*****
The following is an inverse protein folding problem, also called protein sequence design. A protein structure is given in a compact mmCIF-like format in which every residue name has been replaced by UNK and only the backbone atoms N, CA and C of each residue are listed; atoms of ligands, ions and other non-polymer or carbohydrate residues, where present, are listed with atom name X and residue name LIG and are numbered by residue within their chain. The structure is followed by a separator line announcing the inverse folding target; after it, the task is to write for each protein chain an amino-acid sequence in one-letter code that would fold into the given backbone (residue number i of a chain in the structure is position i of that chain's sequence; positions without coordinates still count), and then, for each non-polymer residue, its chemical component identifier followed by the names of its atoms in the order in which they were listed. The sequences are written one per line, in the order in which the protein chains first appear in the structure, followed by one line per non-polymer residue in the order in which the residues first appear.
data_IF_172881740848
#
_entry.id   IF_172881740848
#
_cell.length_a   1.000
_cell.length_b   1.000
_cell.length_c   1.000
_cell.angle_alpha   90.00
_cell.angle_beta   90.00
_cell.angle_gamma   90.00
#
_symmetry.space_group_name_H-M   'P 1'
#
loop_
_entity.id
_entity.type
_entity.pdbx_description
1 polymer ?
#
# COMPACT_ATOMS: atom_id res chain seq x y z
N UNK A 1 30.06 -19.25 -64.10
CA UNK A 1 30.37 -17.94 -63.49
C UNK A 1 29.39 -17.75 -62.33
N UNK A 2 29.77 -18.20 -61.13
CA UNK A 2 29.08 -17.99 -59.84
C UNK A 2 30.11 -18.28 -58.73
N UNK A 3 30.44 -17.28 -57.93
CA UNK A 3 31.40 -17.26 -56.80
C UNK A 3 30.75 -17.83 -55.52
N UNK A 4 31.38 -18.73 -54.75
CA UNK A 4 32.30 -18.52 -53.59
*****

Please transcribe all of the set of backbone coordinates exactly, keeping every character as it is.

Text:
The following is an inverse protein folding problem, also called protein sequence design. A protein structure is given in a compact mmCIF-like format in which every residue name has been replaced by UNK and only the backbone atoms N, CA and C of each residue are listed; atoms of ligands, ions and other non-polymer or carbohydrate residues, where present, are listed with atom name X and residue name LIG and are numbered by residue within their chain. The structure is followed by a separator line announcing the inverse folding target; after it, the task is to write for each protein chain an amino-acid sequence in one-letter code that would fold into the given backbone (residue number i of a chain in the structure is position i of that chain's sequence; positions without coordinates still count), and then, for each non-polymer residue, its chemical component identifier followed by the names of its atoms in the order in which they were listed. The sequences are written one per line, in the order in which the protein chains first appear in the structure, followed by one line per non-polymer residue in the order in which the residues first appear.
data_IF_172881740848
#
_entry.id   IF_172881740848
#
_cell.length_a   1.000
_cell.length_b   1.000
_cell.length_c   1.000
_cell.angle_alpha   90.00
_cell.angle_beta   90.00
_cell.angle_gamma   90.00
#
_symmetry.space_group_name_H-M   'P 1'
#
loop_
_entity.id
_entity.type
_entity.pdbx_description
1 polymer ?
#
# COMPACT_ATOMS: atom_id res chain seq x y z
N UNK A 1 30.06 -19.25 -64.10
CA UNK A 1 30.37 -17.94 -63.49
C UNK A 1 29.39 -17.75 -62.33
N UNK A 2 29.77 -18.20 -61.13
CA UNK A 2 29.08 -17.99 -59.84
C UNK A 2 30.11 -18.28 -58.73
N UNK A 3 30.44 -17.28 -57.93
CA UNK A 3 31.40 -17.26 -56.80
C UNK A 3 30.75 -17.83 -55.52
N UNK A 4 31.38 -18.73 -54.75
CA UNK A 4 32.30 -18.52 -53.59